Price: £399.00 / $524 USDBottom line: The Solo is simply one of the most compelling Bluetooth speaker I've ever tested, and is by far the coolest piece of tech I've tested in 2018. It's straight up one of the best sounding portable speakers no matter where you take it.
- Incredible sound quality for the size
- Customizable EQ
- Beautiful design
- Bluetooth support is useful
- Lots of inputs
- Very expensive
- Not widely available outside the UK
- Not waterproof
- No smart assistant support
There's an abundance of speakers out there in 2018 to fit practically any need you have — top-end options from Sonos, smart assistant speakers from Amazon and Google, and a ton of Bluetooth speakers at practically every conceivable price point.
It can be hard to stand out from the pack — but Studio 19's Solo speakers do not have that problem. From the design and sound quality to its portability, the Solo E500X-EQ is a cut above in the premium speaker market. It's a top-end speaker for all your home entertainment needs that you can also take with you anywhere because it's also a portable Bluetooth speaker — the best of both worlds.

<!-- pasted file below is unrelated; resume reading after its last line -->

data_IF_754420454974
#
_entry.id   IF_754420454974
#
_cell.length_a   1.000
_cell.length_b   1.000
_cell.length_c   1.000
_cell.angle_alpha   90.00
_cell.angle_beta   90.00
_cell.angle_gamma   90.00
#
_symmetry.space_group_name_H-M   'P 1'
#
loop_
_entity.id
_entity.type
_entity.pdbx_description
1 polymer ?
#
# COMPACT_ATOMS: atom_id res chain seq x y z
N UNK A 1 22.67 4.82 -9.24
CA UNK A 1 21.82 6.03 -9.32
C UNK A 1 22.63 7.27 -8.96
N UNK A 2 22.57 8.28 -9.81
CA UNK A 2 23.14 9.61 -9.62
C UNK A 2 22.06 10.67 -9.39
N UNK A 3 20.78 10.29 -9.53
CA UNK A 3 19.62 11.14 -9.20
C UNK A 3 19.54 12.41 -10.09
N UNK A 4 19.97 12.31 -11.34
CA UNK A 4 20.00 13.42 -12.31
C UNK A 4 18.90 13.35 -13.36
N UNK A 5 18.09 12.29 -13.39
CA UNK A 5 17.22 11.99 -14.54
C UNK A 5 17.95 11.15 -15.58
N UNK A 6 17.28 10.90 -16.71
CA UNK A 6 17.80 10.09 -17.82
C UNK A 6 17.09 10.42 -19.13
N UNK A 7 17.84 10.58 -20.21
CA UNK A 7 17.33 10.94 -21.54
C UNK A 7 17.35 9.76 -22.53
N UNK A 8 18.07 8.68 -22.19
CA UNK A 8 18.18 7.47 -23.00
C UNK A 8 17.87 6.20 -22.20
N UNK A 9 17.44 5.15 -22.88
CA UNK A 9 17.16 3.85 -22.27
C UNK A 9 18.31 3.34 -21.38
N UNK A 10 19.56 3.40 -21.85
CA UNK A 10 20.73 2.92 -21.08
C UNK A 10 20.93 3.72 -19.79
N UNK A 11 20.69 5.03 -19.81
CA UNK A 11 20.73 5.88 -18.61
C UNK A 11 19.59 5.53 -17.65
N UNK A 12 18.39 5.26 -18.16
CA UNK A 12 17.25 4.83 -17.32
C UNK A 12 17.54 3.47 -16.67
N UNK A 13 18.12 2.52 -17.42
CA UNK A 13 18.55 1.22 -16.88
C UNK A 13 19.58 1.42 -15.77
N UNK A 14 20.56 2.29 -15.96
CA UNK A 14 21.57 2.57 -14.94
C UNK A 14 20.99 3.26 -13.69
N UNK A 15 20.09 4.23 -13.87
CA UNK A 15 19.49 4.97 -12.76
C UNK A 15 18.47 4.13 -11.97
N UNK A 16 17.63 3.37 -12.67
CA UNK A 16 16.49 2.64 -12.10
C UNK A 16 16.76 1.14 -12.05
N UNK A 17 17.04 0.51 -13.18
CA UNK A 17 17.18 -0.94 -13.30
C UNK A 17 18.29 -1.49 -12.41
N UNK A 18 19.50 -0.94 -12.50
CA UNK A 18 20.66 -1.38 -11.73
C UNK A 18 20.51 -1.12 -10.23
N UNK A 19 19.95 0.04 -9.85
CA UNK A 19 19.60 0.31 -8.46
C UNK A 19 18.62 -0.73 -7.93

A speaker unlike anything you've ever seen or heard before
Designed by Studio 19 from London, UK this speaker makes some really bold claims about its design and sound quality. Unlike other bookshelf speakers, the Solo EQ is designed to be placed on the floor. Standing at just under two feet tall, it's the biggest standalone speaker I've ever used, but every inch of space seems designed to maximize playback quality.
Looking at the schematic on the side of the box, the majority of the speaker is a cavernous space used to boost bass — to great effect. When I cranked it to the max with some bass-heavy music I could feel the whole room shake with every thumping beat. The speaker array in the top section feature four speaker drivers arranged to deliver 360-degree sound that sounds as good as any sound system I've heard.
The distinct highs and lows from techno and hip-hop music, in particular, sounded fantastic on the Solo EQ, but anything you play through this speaker will sound amazing. There are distinct modes available for watching movies or playing videos which come pre-programmed to highlight different sound details. Movie mode will keep the ambient, dialogue, and soundtrack levels balanced while testing the gaming mode playing Half-Life 2 was somehow as immersive as playing the game wearing headphones.
There are three ways to connect the speaker to your favorite media — 3.5mm AUX input, HDMI, or Bluetooth. Connecting via Bluetooth is fast and secure, and thanks to the speaker's size, the connection range is really strong.
Incredible sound that's ultra portable
The most surprising part of the Solo EQ beyond how great it sounds is that it's essentially a wireless Bluetooth speaker. It's sort of shocking to use a portable speaker that sounds this good. Designed with an 8800mAh battery, you should be able to get up to 8 hours of playback before it needs to be charged via USB-C.